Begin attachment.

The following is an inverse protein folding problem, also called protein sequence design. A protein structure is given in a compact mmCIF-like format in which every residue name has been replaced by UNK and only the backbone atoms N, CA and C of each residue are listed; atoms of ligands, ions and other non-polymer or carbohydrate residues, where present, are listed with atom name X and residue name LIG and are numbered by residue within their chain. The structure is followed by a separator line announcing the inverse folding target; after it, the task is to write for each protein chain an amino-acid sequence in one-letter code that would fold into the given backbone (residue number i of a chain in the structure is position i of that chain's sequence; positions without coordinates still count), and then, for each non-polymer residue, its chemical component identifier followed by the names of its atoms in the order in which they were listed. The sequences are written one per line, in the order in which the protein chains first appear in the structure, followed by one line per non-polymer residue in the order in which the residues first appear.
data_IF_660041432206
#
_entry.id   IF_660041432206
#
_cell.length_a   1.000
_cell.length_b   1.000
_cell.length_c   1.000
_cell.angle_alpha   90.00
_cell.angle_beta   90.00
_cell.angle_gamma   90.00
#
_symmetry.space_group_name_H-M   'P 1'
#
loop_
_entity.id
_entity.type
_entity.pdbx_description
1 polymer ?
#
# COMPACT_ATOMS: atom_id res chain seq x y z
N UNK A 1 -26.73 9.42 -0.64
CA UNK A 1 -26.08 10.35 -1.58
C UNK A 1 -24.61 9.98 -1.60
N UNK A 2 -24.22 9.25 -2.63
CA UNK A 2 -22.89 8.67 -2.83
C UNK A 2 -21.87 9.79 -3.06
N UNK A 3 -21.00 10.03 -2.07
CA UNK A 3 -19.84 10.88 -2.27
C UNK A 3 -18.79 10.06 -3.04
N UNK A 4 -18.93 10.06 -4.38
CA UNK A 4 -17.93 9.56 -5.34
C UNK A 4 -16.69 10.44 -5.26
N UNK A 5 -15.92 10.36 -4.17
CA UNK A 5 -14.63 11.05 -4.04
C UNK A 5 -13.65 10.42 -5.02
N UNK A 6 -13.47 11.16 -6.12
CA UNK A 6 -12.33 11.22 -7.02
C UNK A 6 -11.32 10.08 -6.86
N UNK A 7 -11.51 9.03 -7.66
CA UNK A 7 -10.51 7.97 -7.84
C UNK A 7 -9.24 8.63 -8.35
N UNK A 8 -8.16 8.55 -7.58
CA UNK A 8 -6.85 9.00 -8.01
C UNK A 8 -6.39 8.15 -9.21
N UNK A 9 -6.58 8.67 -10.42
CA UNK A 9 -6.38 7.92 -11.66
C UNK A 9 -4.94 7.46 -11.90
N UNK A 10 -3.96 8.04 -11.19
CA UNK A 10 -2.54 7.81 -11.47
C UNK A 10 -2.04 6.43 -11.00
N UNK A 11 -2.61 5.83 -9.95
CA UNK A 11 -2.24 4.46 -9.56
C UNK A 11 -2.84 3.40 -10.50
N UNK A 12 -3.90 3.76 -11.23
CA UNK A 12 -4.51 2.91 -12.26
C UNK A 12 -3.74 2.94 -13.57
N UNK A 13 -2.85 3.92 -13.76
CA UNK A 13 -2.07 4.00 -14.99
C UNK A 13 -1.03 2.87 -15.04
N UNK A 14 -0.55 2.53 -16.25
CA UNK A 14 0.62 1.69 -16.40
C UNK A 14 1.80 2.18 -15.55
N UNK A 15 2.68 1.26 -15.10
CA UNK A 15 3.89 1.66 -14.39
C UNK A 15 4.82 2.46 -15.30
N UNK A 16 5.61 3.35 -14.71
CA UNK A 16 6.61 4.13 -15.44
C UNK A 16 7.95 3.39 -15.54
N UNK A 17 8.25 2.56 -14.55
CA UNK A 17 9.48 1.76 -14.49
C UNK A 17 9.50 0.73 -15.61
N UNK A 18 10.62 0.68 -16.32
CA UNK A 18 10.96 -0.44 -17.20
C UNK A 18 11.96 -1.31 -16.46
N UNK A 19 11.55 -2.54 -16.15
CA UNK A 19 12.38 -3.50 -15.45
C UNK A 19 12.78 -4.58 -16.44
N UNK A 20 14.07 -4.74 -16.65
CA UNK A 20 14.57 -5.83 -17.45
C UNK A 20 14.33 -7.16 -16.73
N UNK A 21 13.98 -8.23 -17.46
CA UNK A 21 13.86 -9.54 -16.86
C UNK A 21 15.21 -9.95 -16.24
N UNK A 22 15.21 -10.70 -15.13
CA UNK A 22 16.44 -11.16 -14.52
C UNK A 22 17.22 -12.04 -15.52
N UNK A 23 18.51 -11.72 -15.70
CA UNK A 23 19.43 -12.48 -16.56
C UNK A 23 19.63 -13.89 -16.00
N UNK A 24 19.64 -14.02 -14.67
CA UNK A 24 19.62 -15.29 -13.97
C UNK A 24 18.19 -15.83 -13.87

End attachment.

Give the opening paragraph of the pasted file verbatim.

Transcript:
The following is an inverse protein folding problem, also called protein sequence design. A protein structure is given in a compact mmCIF-like format in which every residue name has been replaced by UNK and only the backbone atoms N, CA and C of each residue are listed; atoms of ligands, ions and other non-polymer or carbohydrate residues, where present, are listed with atom name X and residue name LIG and are numbered by residue within their chain. The structure is followed by a separator line announcing the inverse folding target; after it, the task is to write for each protein chain an amino-acid sequence in one-letter code that would fold into the given backbone (residue number i of a chain in the structure is position i of that chain's sequence; positions without coordinates still count), and then, for each non-polymer residue, its chemical component identifier followed by the names of its atoms in the order in which they were listed. The sequences are written one per line, in the order in which the protein chains first appear in the structure, followed by one line per non-polymer residue in the order in which the residues first appear.